Friday, 2 November 2018

Sitz

We had the sitz probe for Brass tonight. The band is good but I think there was some sort of mix up which meant none of the appropriate sound equipment was delivered to the theatre, so when I arrived our poor M.D. was tearing his hair out!

Fortunately, we have a very good sound designer who managed to rig up a fairly decent sound system which was actually more similar to the usual set up of a sitz, with a line of stand mics at the front of the stage which the singers walk to when they have a line. I think the original plan had been for the cast to wear their head mics and wander about the stage, standing in the places where they would be singing in the actual show: a “bummel probe,” if you like. I actually think this approach would have taken something away from the rather lovely ceremony associated with the cast sitting on chairs and standing to sing, so I wasn’t too fussed, although it would have been good to hear the instruments properly. My careful orchestrations turned into a bit of a wash of sound. It was reverb city up in the band balcony, and the drums weren’t miked.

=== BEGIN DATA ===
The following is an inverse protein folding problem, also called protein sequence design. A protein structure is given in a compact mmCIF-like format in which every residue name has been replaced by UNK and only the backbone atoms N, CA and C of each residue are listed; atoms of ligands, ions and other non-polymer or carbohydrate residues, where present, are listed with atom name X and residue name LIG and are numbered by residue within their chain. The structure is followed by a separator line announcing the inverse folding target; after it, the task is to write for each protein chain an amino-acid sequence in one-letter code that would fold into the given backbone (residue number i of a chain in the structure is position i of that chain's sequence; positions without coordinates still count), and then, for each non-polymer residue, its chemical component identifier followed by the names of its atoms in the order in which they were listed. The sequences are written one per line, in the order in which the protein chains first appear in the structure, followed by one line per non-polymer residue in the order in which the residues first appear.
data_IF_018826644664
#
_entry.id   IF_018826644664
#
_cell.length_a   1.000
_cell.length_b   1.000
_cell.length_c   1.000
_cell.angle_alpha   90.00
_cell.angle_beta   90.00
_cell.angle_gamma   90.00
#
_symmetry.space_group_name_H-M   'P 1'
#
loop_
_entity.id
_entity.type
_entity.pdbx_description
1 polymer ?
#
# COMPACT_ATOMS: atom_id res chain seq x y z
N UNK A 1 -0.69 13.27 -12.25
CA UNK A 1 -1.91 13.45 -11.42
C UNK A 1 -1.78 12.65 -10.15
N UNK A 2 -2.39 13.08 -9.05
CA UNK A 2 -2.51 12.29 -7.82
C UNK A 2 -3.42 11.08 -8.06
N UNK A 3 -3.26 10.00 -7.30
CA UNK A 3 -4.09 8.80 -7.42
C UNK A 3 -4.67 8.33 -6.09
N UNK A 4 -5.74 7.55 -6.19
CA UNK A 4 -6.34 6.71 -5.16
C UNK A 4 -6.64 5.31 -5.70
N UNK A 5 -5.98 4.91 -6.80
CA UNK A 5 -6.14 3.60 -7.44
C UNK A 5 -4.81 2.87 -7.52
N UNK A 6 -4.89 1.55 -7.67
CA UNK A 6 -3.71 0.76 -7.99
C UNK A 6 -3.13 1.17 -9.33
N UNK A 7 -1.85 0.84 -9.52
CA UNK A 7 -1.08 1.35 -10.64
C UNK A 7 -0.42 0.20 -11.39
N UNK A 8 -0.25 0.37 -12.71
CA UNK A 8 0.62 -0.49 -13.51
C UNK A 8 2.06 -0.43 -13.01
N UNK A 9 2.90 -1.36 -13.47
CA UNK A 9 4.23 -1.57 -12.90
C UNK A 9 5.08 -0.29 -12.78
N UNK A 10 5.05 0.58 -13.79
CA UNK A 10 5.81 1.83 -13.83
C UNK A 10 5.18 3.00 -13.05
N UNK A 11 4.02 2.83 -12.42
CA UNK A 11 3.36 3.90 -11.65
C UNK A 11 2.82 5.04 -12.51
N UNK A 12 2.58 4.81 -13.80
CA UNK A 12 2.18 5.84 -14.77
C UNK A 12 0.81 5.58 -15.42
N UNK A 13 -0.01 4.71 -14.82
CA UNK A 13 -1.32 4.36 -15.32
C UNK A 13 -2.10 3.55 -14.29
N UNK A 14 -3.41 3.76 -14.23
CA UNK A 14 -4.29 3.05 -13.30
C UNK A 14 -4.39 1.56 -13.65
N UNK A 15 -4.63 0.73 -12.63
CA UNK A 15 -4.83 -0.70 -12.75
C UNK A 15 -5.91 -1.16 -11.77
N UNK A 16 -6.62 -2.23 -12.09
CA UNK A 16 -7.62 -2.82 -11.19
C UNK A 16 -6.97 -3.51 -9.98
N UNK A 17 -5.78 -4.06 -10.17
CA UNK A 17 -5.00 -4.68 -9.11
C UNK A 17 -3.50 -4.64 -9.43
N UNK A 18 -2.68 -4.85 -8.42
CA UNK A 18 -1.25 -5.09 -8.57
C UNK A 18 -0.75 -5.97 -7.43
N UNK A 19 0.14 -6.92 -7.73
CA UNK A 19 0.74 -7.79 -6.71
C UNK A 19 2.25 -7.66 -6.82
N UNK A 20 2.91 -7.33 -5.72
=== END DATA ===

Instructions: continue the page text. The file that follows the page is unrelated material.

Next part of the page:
I left the rehearsal and traveled back on a late night Friday night tube, forgetting how awful drunk people can be. One older woman was so drunk, that, as the doors opened at Kings Cross, she sort of fell out and got her head trapped as they closed again. She literally couldn’t function. I pulled her back into the carriage and asked where she needed to go, and she told me she was going to a place called “Fuck Off”, which I don’t know. I assume it’s on the same line as “Ungrateful Cow.”

Lots of revellers we’re celebrating Hallowe’en, their faces covered in black, red and white makeup. People don’t seem to dress as witches and ghosts with sheets on their heads any more. I think this is a terrible shame. Nathan and I hollowed out pumpkins on Sunday. I thought they were rather good, until I saw a tweet from my choreographer, Simon, who had created the most astounding pieces of art with his pumpkins. He told me that he liked the way I’d used the natural contours of my pumpkin, which was code for “try a little harder next time.”

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